AB - Background: Recently, anatomic resection has been, in theory, considered preferable for eradicating portal venous tumor extension and intrahepatic metastasis in hepatocellular carcinoma (HCC). We have reported the effectiveness of limited hepatic resection for cirrhotic patients with HCC. Study Design: A retrospective study was carried out in 321 patients who underwent curative hepatic resection (anatomic resection, n = 201; limited resection, n = 120) as the initial treatment for solitary HCC < 5 cm in our institution in the period 1985 to 2004 (median followup period 5.1 years). Results: Anatomic resection did not influence overall and recurrence-free survival rates after hepatic resection. In the liver damage A group (n = 215), both 5-year overall and recurrence-free survival rates in the anatomic resection group were considerably better than those in the limited resection group (87% versus 76%, p = 0.02, and 63% versus 35%, p < 0.01, respectively). In the liver damage B group (n = 106), both 5-year overall and recurrence-free survival rates in the anatomic resection group were substantially worse than those in the limited resection group (48% versus 72%, p < 0.01, and 28% versus 43%, p = 0.01, respectively). The results of multivariate analysis revealed that anatomic resection was a notably poor factor in promoting recurrence-free survival in patients with liver damage B. Conclusions: Anatomic resection should be recommended for noncirrhotic patients (liver damage A) with HCC. Longterm results of limited hepatic resection proved its validity for cirrhotic patients (liver damage B) with HCC.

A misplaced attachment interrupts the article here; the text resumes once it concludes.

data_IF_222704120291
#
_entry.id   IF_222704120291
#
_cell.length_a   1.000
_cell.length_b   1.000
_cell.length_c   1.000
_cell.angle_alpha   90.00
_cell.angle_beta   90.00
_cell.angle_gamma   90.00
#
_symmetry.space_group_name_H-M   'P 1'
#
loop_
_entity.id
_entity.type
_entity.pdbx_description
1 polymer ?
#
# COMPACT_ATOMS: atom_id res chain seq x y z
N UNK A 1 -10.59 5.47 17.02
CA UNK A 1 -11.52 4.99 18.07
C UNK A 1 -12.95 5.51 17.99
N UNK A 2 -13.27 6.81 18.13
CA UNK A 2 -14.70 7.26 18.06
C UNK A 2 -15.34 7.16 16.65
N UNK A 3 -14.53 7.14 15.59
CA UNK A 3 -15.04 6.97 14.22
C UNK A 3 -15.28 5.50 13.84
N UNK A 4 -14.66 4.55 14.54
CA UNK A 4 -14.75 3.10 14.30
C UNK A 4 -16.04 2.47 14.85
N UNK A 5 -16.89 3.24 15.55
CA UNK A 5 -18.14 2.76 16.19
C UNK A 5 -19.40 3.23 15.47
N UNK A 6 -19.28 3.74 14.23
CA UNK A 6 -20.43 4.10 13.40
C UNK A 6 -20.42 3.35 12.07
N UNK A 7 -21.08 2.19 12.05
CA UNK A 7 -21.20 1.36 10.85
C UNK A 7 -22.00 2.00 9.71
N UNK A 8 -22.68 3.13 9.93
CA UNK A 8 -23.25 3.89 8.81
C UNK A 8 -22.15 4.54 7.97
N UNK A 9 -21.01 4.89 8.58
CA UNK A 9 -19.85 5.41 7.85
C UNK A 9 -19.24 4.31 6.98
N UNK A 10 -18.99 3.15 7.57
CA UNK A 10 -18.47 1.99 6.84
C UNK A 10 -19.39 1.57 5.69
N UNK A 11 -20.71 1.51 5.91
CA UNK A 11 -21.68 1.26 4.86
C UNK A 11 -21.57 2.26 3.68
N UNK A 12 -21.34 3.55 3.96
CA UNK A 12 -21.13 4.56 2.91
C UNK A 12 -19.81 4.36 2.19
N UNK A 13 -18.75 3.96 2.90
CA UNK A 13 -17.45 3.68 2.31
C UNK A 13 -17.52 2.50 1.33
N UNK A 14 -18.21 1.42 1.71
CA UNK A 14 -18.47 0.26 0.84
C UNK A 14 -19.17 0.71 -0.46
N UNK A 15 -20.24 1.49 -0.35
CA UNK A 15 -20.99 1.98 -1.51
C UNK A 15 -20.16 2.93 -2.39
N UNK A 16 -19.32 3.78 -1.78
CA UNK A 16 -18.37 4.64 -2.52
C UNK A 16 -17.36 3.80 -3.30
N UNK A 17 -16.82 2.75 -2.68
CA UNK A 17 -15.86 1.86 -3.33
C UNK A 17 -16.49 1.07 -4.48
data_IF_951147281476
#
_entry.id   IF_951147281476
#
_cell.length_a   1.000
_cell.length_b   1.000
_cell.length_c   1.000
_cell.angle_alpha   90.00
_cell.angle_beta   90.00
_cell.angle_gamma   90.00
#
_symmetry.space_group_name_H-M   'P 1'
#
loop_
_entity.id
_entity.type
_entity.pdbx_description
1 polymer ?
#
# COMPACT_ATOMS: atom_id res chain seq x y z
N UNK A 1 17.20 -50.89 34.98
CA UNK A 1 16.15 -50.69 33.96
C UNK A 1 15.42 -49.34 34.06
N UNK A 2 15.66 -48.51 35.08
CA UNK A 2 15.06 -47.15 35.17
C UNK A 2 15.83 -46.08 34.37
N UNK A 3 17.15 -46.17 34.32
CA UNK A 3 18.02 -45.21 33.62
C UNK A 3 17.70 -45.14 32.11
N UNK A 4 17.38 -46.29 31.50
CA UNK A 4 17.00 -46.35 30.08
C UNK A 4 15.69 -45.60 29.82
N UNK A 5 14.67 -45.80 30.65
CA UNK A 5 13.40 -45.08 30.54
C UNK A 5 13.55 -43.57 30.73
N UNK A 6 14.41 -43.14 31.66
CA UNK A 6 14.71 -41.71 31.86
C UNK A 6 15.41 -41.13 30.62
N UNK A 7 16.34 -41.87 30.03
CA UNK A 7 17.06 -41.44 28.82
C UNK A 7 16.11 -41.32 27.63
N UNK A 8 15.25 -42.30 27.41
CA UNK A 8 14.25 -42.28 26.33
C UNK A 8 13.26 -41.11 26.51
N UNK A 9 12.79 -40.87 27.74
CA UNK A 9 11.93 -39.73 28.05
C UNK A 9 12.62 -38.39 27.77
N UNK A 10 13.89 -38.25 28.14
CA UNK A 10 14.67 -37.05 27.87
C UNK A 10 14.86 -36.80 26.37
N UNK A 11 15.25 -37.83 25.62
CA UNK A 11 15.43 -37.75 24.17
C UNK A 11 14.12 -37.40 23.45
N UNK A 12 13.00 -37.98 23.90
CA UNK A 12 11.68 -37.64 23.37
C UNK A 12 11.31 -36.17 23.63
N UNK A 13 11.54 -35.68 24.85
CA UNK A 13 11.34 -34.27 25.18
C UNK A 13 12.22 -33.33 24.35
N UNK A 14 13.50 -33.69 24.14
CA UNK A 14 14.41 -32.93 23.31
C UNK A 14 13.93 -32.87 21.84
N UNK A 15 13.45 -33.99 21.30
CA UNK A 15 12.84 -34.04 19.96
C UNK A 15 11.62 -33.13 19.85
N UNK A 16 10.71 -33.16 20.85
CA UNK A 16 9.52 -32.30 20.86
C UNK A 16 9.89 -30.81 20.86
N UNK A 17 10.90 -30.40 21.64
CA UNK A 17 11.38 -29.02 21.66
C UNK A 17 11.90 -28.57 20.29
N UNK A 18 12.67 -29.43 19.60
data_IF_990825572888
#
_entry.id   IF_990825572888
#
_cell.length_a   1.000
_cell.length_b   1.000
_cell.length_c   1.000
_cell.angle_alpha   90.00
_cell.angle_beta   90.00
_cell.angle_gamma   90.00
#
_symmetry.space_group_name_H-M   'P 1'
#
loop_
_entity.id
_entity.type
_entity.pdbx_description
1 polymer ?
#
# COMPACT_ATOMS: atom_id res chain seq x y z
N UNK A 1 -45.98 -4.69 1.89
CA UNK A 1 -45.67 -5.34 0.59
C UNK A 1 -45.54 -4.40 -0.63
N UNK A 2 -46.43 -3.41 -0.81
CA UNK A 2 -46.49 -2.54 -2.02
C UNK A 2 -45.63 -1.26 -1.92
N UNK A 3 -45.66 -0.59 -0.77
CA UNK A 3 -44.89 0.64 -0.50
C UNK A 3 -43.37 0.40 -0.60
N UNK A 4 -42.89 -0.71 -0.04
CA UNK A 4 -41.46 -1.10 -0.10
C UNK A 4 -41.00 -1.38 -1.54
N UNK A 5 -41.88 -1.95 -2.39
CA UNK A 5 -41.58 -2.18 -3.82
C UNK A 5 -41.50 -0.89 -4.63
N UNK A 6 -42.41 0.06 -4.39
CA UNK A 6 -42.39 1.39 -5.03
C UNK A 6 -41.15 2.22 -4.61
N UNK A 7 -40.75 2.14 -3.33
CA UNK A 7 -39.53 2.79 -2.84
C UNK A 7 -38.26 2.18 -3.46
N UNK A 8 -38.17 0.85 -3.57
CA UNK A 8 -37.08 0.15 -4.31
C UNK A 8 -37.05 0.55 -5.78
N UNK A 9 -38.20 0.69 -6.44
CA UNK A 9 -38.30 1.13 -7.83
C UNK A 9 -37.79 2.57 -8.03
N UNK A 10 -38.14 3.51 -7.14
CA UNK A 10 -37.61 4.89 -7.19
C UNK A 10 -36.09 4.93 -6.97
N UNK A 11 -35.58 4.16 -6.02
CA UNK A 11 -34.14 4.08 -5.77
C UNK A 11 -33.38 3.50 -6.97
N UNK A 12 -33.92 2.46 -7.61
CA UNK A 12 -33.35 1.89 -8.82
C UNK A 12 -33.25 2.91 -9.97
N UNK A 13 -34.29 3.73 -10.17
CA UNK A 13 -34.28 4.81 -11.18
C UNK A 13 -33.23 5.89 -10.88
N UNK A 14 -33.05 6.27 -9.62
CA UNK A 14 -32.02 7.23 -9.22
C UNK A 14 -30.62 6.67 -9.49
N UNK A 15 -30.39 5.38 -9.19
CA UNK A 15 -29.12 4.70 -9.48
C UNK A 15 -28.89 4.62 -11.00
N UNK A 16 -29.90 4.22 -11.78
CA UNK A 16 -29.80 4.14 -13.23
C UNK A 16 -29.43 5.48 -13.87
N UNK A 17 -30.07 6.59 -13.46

UR - http://www.scopus.com/inward/record.url?scp=34347329243&partnerID=8YFLogxK

UR - http://www.scopus.com/inward/citedby.url?scp=34347329243&partnerID=8YFLogxK

U2 - 10.1016/j.jamcollsurg.2007.01.069

DO - 10.1016/j.jamcollsurg.2007.01.069

M3 - Article

C2 - 17617328

AN - SCOPUS:34347329243

VL - 205

SP - 19

EP - 26

JO - Journal of the American College of Surgeons

JF - Journal of the American College of Surgeons

SN - 1072-7515

IS - 1

ER -